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## SO WHAT IS WRONG WITH STOCHASTIC VOLATILITY MODELS?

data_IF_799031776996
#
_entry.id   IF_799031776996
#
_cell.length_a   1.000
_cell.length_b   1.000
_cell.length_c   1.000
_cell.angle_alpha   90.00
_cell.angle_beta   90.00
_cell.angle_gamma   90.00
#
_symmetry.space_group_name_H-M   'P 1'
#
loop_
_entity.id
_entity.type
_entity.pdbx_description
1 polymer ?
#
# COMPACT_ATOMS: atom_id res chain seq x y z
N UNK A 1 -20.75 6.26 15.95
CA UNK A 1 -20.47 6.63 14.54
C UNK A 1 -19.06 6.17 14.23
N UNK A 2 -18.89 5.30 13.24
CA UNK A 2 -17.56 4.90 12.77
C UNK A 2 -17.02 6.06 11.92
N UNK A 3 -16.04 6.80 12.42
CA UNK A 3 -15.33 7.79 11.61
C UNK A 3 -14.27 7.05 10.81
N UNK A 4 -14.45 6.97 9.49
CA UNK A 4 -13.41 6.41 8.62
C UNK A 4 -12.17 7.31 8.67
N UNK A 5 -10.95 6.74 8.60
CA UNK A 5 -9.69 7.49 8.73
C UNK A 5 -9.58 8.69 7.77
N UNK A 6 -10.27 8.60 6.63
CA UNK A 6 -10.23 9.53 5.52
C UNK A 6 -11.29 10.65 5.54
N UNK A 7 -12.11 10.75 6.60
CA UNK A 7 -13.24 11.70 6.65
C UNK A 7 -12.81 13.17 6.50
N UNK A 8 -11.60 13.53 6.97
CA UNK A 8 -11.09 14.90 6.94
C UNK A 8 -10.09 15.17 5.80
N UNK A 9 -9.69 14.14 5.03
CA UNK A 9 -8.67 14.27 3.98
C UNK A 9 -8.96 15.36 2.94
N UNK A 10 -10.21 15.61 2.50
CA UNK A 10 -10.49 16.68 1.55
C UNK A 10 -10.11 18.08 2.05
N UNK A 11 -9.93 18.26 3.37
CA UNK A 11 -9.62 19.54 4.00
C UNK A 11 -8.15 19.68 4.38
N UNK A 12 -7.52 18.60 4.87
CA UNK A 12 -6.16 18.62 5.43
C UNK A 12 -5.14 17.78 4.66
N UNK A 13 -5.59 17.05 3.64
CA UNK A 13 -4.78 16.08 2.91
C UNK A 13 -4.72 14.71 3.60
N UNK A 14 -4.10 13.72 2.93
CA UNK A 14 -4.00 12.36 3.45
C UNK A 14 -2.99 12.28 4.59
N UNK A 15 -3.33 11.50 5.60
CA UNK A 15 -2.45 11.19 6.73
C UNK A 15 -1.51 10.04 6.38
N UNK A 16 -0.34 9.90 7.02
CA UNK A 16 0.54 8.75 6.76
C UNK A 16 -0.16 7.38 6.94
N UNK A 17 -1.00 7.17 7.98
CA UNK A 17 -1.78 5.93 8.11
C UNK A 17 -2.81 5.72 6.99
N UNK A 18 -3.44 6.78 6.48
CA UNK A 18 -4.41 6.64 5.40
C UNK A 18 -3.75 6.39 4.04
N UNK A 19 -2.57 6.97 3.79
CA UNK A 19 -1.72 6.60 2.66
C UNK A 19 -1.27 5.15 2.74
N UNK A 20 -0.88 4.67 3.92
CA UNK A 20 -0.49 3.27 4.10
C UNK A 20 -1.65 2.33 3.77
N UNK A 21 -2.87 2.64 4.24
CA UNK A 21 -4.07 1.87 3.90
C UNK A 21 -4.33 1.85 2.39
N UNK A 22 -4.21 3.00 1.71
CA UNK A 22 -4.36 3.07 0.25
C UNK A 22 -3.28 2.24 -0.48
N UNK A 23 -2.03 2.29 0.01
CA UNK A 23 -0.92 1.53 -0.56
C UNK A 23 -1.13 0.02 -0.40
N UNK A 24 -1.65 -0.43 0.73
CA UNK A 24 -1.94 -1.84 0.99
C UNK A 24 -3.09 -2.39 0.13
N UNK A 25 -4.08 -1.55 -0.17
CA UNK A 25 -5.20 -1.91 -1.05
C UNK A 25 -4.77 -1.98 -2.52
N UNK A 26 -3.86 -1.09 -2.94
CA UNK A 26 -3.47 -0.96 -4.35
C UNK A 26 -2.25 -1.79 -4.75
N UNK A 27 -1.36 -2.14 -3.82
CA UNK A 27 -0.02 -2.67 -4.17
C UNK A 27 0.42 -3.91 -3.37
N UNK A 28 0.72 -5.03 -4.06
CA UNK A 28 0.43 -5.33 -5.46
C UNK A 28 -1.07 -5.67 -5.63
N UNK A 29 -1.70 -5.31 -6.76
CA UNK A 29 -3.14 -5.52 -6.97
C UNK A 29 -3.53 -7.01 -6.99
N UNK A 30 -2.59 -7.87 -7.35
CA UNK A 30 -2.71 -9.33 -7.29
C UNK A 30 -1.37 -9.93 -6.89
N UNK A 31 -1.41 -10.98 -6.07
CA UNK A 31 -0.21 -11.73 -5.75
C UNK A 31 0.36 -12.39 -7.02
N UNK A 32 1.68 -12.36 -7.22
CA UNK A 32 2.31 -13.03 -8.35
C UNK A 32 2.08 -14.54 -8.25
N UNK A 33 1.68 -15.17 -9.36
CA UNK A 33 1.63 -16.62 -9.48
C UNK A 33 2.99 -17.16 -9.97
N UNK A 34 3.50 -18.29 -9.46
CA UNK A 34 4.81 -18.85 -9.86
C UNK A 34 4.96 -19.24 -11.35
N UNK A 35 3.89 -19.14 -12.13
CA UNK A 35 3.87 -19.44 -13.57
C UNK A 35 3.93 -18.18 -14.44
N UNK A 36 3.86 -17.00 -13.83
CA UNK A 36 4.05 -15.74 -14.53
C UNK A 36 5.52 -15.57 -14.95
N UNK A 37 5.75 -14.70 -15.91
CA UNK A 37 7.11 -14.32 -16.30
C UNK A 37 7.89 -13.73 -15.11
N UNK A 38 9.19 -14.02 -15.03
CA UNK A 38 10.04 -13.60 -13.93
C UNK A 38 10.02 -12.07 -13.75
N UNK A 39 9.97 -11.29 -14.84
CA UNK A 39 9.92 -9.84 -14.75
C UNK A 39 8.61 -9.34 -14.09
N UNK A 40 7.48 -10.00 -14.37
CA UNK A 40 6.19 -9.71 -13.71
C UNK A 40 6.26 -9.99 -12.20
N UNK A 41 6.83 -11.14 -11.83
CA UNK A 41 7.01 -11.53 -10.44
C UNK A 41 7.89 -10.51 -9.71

Stochastic volatility models are extremely strong models empirically, and an excellent account of their origins and research can be found in Torben Andersen and Neil Shephard’s paper Andersen-Shephard-SVOrigins-2008.  Our findings of the universality of Mittag-Leffler fits to autoregressive coefficients of volatility across instruments and frequencies for $\log(ret^2)$ and their denoised versions:  equities, gold, crude oil daily frequency and US inflation monthly frequency and our expectation that this is universally valid shows that the stochastic volatility models are misspecified in the sense that the latent volatility process in nature does not follow a MARKOVIAN process but one that can be approximated by a MARKOVIAN finte order autoregression.  Thus in a sense the hard work in Bayesian estimation or other complex estimation schemes are technically misspecifying the undelying process by a MARKOVIAN APPROXIMATION which has good out-of-sample forecasting properties nonetheless.  The actual latent process in nature for all these stochastic volatility models are non-Markovian and their innovations have a specific Mittag-Leffler decay structure for a finite order autoregressive model, which implies that the correct model is approximable by Markovian autoregressions.

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